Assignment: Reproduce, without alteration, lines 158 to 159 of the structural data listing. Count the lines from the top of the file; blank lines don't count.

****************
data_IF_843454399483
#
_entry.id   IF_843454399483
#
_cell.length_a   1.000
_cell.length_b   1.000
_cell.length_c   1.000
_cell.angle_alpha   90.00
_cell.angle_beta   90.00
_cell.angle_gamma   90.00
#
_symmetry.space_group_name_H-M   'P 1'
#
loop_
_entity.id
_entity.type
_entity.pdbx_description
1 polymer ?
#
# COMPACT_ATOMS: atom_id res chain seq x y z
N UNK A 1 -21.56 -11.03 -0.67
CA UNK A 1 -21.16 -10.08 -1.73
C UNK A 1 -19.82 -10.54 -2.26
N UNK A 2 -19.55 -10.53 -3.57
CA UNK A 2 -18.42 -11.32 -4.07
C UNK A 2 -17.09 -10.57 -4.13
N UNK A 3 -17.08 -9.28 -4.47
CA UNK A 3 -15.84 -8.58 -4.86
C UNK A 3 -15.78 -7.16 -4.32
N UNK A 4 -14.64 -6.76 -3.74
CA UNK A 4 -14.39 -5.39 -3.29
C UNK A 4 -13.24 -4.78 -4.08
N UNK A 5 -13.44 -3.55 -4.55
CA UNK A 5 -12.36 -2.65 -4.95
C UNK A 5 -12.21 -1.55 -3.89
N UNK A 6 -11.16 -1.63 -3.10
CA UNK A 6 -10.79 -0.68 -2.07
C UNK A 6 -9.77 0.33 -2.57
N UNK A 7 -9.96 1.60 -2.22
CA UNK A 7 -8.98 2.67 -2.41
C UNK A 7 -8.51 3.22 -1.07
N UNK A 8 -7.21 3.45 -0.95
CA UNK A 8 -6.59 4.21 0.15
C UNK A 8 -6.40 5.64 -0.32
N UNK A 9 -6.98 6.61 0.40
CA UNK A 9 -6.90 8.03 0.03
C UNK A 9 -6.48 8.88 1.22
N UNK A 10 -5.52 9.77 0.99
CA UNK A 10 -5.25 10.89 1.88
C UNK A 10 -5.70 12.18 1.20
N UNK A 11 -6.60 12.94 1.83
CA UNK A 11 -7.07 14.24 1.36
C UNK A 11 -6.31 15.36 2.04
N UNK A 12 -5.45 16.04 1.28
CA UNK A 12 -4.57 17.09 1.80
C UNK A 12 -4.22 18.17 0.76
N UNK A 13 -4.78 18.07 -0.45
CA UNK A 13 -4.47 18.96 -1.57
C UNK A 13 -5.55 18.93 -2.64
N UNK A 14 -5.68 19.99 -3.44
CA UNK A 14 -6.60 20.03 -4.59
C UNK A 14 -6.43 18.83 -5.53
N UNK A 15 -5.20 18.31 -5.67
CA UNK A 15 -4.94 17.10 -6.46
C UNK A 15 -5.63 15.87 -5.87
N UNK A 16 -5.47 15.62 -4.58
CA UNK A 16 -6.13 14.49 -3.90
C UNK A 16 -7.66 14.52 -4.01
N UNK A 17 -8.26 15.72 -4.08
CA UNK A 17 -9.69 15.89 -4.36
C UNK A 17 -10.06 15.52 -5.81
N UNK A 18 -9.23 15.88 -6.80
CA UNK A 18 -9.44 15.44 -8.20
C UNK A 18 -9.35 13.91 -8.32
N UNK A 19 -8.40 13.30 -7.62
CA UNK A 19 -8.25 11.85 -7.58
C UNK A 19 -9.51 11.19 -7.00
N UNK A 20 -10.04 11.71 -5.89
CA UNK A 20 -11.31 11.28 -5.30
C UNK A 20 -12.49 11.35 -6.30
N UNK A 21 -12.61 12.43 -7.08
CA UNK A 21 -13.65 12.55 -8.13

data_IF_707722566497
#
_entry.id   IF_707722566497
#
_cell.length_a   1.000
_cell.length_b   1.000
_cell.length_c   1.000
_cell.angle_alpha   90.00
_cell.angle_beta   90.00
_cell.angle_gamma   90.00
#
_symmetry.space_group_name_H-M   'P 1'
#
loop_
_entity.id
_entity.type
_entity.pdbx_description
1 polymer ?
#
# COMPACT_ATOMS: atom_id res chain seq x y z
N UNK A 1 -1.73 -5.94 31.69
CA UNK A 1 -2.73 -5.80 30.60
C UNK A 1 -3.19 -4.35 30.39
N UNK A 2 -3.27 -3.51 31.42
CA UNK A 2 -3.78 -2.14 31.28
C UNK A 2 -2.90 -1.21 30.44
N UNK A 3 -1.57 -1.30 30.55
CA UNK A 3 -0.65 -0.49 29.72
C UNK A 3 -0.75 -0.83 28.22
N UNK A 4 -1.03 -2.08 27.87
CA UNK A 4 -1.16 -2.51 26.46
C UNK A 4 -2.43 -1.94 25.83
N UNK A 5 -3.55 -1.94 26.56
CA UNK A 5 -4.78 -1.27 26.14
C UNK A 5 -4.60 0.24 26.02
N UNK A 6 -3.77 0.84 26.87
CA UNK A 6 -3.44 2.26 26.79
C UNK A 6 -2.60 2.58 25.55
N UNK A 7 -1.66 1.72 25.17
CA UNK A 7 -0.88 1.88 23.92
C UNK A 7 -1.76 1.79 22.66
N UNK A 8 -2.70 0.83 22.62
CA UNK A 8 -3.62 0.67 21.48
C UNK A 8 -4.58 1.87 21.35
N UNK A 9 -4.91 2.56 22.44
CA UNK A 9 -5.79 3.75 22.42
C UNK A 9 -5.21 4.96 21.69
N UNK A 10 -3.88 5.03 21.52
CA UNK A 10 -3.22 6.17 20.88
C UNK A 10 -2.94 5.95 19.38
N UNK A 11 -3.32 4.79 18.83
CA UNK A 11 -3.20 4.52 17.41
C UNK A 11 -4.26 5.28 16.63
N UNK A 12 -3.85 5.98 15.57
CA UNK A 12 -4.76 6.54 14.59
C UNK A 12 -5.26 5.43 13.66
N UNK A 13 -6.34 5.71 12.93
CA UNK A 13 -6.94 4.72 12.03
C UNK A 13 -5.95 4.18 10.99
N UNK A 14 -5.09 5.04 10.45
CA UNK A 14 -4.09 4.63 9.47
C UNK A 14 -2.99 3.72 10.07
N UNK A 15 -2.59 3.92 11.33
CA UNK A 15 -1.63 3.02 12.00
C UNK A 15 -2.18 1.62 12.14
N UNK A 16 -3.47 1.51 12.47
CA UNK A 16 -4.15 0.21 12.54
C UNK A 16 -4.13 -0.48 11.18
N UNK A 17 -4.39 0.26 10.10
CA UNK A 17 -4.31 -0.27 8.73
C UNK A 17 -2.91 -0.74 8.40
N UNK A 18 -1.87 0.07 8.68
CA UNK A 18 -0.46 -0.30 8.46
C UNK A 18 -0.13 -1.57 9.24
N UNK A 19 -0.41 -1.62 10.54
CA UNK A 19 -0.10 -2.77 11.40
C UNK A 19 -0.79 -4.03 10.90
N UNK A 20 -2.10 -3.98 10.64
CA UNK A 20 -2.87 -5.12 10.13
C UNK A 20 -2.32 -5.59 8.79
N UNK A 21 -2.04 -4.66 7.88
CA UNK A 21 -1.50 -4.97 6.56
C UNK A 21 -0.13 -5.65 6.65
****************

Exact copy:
CA UNK A 19 -0.10 -2.77 11.40
C UNK A 19 -0.79 -4.03 10.90